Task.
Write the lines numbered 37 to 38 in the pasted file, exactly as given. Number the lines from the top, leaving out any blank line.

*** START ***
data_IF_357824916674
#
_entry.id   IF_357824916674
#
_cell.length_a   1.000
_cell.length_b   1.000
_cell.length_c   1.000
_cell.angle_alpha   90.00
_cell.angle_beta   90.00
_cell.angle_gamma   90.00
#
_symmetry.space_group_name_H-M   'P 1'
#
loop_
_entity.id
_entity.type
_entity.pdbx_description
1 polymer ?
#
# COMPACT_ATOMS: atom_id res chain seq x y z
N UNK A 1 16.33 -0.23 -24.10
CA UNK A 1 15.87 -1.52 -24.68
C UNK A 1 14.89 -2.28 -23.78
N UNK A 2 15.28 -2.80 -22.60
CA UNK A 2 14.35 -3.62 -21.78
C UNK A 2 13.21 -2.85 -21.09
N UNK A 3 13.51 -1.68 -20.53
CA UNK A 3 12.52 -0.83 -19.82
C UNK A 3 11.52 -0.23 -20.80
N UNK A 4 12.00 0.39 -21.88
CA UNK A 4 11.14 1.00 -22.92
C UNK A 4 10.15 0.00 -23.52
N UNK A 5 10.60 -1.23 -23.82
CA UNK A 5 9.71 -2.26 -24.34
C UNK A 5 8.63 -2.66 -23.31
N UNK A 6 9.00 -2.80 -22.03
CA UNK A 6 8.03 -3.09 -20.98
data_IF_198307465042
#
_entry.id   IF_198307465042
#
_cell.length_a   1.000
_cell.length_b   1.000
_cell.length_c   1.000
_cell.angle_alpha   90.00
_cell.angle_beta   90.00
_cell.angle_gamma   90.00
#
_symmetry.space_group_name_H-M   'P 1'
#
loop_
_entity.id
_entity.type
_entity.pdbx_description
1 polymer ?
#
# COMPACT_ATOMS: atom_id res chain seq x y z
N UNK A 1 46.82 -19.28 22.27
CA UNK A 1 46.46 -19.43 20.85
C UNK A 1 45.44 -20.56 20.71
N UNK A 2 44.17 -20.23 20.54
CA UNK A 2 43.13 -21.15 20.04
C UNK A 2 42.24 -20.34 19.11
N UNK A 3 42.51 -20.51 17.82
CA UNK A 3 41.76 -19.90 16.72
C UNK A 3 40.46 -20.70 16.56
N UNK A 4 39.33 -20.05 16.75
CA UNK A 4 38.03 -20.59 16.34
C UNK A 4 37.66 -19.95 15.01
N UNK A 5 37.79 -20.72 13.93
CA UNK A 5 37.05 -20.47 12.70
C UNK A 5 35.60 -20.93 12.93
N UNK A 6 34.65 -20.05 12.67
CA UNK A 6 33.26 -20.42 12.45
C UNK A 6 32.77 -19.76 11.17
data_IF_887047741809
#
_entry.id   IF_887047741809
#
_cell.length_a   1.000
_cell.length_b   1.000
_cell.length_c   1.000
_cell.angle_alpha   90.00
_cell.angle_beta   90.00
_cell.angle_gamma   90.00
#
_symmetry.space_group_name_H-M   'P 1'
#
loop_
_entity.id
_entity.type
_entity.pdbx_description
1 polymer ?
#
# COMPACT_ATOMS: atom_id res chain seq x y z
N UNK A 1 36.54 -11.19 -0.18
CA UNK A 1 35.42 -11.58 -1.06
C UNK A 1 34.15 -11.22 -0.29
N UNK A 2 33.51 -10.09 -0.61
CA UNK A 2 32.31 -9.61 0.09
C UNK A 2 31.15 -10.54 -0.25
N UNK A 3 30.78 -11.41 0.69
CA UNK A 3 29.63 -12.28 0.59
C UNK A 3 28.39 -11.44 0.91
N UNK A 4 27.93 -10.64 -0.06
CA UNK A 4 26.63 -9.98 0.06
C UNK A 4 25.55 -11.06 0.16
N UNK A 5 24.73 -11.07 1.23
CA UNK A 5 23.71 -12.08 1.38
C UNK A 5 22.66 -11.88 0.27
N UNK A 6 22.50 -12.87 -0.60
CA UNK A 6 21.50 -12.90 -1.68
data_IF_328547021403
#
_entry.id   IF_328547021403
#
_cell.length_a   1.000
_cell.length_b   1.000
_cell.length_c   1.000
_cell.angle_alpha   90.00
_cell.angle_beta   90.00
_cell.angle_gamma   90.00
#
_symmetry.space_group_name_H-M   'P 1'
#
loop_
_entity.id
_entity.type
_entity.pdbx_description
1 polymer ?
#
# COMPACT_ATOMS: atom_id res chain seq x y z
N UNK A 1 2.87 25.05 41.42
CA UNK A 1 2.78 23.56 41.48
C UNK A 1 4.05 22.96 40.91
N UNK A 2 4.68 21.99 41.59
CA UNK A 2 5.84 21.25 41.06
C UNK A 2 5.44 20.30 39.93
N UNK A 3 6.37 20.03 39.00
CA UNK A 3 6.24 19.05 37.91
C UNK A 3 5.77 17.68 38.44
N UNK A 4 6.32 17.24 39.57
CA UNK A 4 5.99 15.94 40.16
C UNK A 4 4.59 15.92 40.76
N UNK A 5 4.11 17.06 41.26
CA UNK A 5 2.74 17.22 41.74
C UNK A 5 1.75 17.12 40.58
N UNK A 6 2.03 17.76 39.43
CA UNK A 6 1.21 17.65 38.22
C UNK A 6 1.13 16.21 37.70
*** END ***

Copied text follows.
CA UNK A 6 8.03 -3.09 -20.98
data_IF_198307465042